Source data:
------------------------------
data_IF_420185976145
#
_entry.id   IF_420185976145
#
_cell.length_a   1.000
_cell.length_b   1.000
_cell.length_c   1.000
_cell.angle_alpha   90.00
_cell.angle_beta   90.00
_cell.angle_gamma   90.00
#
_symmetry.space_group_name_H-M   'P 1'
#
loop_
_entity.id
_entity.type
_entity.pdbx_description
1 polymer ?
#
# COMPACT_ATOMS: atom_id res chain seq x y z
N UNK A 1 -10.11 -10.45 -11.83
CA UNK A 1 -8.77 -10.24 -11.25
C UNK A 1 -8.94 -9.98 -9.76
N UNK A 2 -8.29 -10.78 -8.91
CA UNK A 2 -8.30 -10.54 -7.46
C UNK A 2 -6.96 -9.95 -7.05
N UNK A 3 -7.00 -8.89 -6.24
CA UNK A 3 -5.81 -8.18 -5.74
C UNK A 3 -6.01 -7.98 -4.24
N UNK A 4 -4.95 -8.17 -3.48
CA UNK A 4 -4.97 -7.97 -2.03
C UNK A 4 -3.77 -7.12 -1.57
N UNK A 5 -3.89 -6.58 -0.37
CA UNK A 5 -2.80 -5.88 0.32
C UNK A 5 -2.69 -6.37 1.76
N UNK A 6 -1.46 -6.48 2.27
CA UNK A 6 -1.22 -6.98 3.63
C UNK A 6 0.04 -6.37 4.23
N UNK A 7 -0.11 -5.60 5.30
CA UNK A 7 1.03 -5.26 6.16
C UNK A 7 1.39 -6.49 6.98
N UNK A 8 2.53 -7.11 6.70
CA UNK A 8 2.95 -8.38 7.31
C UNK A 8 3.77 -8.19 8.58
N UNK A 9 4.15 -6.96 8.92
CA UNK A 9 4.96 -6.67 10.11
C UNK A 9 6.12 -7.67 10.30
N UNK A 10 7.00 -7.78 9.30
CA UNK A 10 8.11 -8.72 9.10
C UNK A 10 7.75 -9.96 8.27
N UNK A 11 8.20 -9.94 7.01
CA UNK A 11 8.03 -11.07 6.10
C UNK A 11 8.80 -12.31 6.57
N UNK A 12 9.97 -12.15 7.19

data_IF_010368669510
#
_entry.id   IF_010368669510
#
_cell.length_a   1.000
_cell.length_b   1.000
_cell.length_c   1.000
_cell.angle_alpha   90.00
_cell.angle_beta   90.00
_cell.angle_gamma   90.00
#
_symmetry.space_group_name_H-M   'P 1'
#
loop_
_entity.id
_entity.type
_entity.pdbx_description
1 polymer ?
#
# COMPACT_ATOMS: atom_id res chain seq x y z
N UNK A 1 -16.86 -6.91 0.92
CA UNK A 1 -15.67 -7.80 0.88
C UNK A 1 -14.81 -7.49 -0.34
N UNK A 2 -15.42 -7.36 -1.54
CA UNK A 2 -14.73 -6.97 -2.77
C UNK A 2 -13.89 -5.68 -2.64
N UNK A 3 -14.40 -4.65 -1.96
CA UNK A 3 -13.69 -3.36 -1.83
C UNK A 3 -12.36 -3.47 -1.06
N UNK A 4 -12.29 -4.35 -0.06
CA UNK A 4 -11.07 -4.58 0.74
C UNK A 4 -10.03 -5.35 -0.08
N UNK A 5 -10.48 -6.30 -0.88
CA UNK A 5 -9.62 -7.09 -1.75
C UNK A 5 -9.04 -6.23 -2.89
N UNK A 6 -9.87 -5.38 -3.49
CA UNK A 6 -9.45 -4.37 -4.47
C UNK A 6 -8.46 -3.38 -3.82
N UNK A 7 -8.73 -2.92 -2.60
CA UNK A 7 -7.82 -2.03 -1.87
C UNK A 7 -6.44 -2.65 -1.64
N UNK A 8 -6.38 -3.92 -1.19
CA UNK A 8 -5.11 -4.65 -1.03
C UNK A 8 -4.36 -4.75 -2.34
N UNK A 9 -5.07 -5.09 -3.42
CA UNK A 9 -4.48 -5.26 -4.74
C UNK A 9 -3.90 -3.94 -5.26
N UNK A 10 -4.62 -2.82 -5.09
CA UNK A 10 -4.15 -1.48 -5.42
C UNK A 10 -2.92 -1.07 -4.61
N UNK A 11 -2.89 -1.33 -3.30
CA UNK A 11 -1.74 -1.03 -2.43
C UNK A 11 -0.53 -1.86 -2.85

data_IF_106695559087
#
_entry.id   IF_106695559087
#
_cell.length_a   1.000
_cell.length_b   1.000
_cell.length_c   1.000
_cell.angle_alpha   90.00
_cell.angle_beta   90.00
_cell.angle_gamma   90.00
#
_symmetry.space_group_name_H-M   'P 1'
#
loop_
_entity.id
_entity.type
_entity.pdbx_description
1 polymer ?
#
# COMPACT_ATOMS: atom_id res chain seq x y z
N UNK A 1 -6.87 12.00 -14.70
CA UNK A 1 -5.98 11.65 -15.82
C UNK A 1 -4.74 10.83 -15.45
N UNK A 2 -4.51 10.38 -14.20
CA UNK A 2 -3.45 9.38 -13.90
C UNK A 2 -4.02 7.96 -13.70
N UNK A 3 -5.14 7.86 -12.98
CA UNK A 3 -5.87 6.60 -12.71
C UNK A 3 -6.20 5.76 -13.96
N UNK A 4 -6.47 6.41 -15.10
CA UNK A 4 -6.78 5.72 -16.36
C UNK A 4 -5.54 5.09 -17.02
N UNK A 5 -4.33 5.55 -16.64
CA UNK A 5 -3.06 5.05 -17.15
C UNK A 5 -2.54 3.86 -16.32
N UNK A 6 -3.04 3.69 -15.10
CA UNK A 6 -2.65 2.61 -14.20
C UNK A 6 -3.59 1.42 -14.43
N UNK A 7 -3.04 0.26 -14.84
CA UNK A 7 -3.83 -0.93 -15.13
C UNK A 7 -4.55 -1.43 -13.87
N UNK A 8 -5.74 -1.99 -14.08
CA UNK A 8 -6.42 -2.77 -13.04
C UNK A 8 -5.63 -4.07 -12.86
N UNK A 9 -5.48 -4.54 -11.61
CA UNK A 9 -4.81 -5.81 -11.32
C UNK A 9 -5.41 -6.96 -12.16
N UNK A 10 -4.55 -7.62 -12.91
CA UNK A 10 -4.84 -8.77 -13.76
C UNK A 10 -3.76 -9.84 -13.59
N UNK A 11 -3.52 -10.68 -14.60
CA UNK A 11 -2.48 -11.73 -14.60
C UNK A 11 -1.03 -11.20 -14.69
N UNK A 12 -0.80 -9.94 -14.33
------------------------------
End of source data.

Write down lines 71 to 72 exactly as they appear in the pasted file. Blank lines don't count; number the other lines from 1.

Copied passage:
_entity.pdbx_description
1 polymer ?